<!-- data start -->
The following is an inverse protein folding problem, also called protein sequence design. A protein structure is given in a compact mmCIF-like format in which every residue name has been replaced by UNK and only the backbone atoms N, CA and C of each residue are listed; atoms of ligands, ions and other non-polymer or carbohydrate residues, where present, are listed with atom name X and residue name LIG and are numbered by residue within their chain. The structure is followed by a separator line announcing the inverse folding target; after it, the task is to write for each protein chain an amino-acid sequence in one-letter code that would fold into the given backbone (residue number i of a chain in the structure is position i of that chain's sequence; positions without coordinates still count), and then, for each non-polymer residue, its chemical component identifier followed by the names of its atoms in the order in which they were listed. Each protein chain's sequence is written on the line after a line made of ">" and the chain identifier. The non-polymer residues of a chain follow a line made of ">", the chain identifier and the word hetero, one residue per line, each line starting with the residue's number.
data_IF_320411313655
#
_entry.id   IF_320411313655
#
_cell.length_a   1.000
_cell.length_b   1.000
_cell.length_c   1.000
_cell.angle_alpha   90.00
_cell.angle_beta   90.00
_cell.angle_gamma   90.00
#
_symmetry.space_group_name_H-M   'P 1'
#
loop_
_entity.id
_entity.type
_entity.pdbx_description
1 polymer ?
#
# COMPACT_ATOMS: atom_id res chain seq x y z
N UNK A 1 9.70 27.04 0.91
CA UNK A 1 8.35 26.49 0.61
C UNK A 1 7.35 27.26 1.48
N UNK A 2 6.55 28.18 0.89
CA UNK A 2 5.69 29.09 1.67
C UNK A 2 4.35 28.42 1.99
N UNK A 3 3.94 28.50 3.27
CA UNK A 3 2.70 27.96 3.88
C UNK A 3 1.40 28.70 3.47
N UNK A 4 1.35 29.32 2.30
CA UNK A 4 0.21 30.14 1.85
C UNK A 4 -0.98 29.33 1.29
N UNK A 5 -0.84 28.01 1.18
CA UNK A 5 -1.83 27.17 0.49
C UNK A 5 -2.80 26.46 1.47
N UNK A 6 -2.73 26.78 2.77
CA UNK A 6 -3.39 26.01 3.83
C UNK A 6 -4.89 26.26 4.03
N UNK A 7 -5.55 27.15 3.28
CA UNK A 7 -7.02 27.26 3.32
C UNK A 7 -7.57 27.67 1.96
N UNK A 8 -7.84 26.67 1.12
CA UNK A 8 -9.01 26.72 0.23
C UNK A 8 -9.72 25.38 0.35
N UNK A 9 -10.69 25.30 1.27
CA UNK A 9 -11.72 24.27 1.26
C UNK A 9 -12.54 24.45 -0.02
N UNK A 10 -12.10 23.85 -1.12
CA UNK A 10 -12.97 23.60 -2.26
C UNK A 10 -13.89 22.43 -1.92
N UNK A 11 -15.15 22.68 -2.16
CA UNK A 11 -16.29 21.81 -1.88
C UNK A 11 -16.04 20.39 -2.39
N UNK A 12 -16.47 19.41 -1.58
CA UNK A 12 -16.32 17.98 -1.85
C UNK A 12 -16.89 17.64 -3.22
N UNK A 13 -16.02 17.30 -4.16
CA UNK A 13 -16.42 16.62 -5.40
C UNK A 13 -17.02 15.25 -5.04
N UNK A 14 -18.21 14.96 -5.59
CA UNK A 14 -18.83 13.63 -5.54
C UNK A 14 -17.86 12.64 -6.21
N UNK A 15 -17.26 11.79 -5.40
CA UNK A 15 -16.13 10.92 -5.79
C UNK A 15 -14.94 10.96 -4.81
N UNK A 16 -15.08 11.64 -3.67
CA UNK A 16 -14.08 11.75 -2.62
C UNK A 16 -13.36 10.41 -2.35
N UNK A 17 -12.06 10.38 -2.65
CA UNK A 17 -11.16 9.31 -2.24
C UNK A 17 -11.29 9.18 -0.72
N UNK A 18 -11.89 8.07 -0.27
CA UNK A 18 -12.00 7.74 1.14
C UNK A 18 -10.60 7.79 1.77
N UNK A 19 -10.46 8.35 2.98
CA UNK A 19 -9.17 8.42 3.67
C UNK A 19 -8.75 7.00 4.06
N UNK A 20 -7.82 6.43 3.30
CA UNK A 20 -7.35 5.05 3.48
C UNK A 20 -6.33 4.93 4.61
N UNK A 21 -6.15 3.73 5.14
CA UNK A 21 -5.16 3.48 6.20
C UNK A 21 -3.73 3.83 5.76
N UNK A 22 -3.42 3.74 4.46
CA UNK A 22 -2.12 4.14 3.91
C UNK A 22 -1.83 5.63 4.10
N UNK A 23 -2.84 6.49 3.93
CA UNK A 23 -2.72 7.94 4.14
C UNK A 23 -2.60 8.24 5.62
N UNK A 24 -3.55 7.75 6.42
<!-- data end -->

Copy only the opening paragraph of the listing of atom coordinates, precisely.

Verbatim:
The following is an inverse protein folding problem, also called protein sequence design. A protein structure is given in a compact mmCIF-like format in which every residue name has been replaced by UNK and only the backbone atoms N, CA and C of each residue are listed; atoms of ligands, ions and other non-polymer or carbohydrate residues, where present, are listed with atom name X and residue name LIG and are numbered by residue within their chain. The structure is followed by a separator line announcing the inverse folding target; after it, the task is to write for each protein chain an amino-acid sequence in one-letter code that would fold into the given backbone (residue number i of a chain in the structure is position i of that chain's sequence; positions without coordinates still count), and then, for each non-polymer residue, its chemical component identifier followed by the names of its atoms in the order in which they were listed. Each protein chain's sequence is written on the line after a line made of ">" and the chain identifier. The non-polymer residues of a chain follow a line made of ">", the chain identifier and the word hetero, one residue per line, each line starting with the residue's number.